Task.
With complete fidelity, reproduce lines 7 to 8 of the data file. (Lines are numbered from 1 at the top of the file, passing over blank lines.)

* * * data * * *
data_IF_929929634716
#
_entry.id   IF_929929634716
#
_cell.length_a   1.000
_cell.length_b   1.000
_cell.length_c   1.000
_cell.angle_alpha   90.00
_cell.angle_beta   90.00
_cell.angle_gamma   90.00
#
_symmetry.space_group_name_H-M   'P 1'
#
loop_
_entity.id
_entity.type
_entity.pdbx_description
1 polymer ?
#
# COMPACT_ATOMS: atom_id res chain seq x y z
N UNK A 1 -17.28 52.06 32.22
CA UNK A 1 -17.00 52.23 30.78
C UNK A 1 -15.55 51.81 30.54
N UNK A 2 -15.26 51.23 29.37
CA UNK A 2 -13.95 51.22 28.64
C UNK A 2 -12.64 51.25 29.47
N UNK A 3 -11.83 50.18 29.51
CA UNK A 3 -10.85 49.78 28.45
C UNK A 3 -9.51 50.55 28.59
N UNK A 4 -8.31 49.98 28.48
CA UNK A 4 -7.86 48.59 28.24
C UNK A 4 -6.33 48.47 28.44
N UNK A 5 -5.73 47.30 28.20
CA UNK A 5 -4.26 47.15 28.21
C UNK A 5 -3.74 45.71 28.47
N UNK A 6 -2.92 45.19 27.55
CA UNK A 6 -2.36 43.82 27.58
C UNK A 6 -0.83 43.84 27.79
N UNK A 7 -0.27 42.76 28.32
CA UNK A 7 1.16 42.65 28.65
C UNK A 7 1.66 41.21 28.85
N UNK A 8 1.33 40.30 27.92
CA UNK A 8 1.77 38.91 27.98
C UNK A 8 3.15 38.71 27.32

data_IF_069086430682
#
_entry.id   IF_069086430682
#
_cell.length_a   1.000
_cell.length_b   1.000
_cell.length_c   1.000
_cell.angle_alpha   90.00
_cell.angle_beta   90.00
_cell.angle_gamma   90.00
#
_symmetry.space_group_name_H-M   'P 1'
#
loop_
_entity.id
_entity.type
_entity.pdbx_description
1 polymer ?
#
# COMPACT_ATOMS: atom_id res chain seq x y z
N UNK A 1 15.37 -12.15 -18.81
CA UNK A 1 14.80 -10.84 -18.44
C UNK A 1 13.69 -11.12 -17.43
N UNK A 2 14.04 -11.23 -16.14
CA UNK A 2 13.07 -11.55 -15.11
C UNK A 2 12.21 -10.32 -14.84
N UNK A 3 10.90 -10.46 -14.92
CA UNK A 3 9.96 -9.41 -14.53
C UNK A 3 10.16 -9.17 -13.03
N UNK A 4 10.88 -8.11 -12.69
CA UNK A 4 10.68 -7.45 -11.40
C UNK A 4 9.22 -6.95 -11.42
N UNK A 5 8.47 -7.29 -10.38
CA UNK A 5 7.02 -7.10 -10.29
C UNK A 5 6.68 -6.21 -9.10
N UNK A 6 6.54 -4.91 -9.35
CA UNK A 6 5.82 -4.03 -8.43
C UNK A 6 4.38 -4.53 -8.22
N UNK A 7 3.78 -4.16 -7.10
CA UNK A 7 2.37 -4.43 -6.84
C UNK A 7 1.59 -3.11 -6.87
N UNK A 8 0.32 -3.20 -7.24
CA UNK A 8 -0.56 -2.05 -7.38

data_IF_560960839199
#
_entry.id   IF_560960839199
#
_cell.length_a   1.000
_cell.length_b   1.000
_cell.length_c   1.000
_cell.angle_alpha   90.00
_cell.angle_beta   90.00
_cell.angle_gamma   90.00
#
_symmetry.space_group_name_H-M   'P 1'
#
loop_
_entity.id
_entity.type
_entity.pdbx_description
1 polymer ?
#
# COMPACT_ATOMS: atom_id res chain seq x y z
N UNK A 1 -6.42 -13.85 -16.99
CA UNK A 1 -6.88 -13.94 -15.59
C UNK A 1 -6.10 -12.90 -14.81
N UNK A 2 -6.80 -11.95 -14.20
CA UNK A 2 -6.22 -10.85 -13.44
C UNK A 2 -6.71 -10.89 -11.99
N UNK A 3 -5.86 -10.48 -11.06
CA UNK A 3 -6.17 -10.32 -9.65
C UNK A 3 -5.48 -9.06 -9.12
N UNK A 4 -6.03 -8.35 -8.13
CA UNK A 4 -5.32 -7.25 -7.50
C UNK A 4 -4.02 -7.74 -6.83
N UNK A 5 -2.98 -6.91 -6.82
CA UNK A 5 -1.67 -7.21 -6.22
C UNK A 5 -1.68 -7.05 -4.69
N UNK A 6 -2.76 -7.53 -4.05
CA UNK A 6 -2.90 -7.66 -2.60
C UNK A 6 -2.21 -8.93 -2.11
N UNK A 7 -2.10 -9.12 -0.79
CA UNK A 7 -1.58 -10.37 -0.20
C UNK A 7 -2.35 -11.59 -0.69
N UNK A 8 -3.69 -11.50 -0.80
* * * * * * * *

_cell.length_c   1.000
_cell.angle_alpha   90.00